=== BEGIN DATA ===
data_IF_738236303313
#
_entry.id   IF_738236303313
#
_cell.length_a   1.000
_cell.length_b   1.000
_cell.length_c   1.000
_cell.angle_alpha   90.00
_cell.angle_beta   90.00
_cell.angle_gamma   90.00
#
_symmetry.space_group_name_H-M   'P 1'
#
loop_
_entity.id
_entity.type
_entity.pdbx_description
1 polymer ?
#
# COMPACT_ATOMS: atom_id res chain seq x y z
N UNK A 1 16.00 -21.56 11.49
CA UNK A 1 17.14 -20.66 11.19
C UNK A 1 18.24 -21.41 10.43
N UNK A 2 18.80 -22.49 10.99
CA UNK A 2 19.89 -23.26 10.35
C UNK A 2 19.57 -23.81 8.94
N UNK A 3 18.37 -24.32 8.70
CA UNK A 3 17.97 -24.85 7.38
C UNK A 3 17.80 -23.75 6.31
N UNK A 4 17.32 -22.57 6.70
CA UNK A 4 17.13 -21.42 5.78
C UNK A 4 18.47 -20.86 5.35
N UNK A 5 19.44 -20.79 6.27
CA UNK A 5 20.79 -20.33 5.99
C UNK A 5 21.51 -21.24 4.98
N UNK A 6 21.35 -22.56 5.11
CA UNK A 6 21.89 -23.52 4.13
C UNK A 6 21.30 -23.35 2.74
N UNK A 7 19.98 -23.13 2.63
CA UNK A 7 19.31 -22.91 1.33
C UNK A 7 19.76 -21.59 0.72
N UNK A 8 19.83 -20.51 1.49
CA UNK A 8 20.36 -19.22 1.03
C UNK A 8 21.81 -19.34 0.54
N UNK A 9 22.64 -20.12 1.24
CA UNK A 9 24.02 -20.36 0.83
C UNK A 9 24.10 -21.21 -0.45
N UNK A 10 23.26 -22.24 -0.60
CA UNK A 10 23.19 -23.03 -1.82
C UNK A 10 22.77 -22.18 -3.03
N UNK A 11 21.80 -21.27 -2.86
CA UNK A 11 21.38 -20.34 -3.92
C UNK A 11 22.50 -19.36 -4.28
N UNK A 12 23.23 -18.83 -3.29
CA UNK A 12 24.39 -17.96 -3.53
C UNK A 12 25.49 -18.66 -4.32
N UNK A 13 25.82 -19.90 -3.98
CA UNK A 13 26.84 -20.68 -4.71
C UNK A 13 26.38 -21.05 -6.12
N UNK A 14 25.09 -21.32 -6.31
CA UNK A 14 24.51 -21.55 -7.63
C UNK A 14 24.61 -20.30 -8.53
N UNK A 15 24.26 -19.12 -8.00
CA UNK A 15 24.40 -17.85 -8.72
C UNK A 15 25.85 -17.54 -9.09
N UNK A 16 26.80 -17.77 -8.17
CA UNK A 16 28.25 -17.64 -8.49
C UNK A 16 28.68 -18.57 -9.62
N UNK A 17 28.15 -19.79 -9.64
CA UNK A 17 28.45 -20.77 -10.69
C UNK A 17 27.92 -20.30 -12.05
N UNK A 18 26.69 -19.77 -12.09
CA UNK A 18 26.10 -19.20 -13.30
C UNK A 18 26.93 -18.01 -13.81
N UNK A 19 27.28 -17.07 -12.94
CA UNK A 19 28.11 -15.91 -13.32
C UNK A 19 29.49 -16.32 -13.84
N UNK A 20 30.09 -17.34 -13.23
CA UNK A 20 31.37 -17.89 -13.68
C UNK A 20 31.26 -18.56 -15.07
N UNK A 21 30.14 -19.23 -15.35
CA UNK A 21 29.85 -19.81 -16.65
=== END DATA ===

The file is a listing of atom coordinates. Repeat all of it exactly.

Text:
data_IF_738236303313
#
_entry.id   IF_738236303313
#
_cell.length_a   1.000
_cell.length_b   1.000
_cell.length_c   1.000
_cell.angle_alpha   90.00
_cell.angle_beta   90.00
_cell.angle_gamma   90.00
#
_symmetry.space_group_name_H-M   'P 1'
#
loop_
_entity.id
_entity.type
_entity.pdbx_description
1 polymer ?
#
# COMPACT_ATOMS: atom_id res chain seq x y z
N UNK A 1 16.00 -21.56 11.49
CA UNK A 1 17.14 -20.66 11.19
C UNK A 1 18.24 -21.41 10.43
N UNK A 2 18.80 -22.49 10.99
CA UNK A 2 19.89 -23.26 10.35
C UNK A 2 19.57 -23.81 8.94
N UNK A 3 18.37 -24.32 8.70
CA UNK A 3 17.97 -24.85 7.38
C UNK A 3 17.80 -23.75 6.31
N UNK A 4 17.32 -22.57 6.70
CA UNK A 4 17.13 -21.42 5.78
C UNK A 4 18.47 -20.86 5.35
N UNK A 5 19.44 -20.79 6.27
CA UNK A 5 20.79 -20.33 5.99
C UNK A 5 21.51 -21.24 4.98
N UNK A 6 21.35 -22.56 5.11
CA UNK A 6 21.89 -23.52 4.13
C UNK A 6 21.30 -23.35 2.74
N UNK A 7 19.98 -23.13 2.63
CA UNK A 7 19.31 -22.91 1.33
C UNK A 7 19.76 -21.59 0.72
N UNK A 8 19.83 -20.51 1.49
CA UNK A 8 20.36 -19.22 1.03
C UNK A 8 21.81 -19.34 0.54
N UNK A 9 22.64 -20.12 1.24
CA UNK A 9 24.02 -20.36 0.83
C UNK A 9 24.10 -21.21 -0.45
N UNK A 10 23.26 -22.24 -0.60
CA UNK A 10 23.19 -23.03 -1.82
C UNK A 10 22.77 -22.18 -3.03
N UNK A 11 21.80 -21.27 -2.86
CA UNK A 11 21.38 -20.34 -3.92
C UNK A 11 22.50 -19.36 -4.28
N UNK A 12 23.23 -18.83 -3.29
CA UNK A 12 24.39 -17.96 -3.53
C UNK A 12 25.49 -18.66 -4.32
N UNK A 13 25.82 -19.90 -3.98
CA UNK A 13 26.84 -20.68 -4.71
C UNK A 13 26.38 -21.05 -6.12
N UNK A 14 25.09 -21.32 -6.31
CA UNK A 14 24.51 -21.55 -7.63
C UNK A 14 24.61 -20.30 -8.53
N UNK A 15 24.26 -19.12 -8.00
CA UNK A 15 24.40 -17.85 -8.72
C UNK A 15 25.85 -17.54 -9.09
N UNK A 16 26.80 -17.77 -8.17
CA UNK A 16 28.25 -17.64 -8.49
C UNK A 16 28.68 -18.57 -9.62
N UNK A 17 28.15 -19.79 -9.64
CA UNK A 17 28.45 -20.77 -10.69
C UNK A 17 27.92 -20.30 -12.05
N UNK A 18 26.69 -19.77 -12.09
CA UNK A 18 26.10 -19.20 -13.30
C UNK A 18 26.93 -18.01 -13.81
N UNK A 19 27.28 -17.07 -12.94
CA UNK A 19 28.11 -15.91 -13.32
C UNK A 19 29.49 -16.32 -13.84
N UNK A 20 30.09 -17.34 -13.23
CA UNK A 20 31.37 -17.89 -13.68
C UNK A 20 31.26 -18.56 -15.07
N UNK A 21 30.14 -19.23 -15.35
CA UNK A 21 29.85 -19.81 -16.65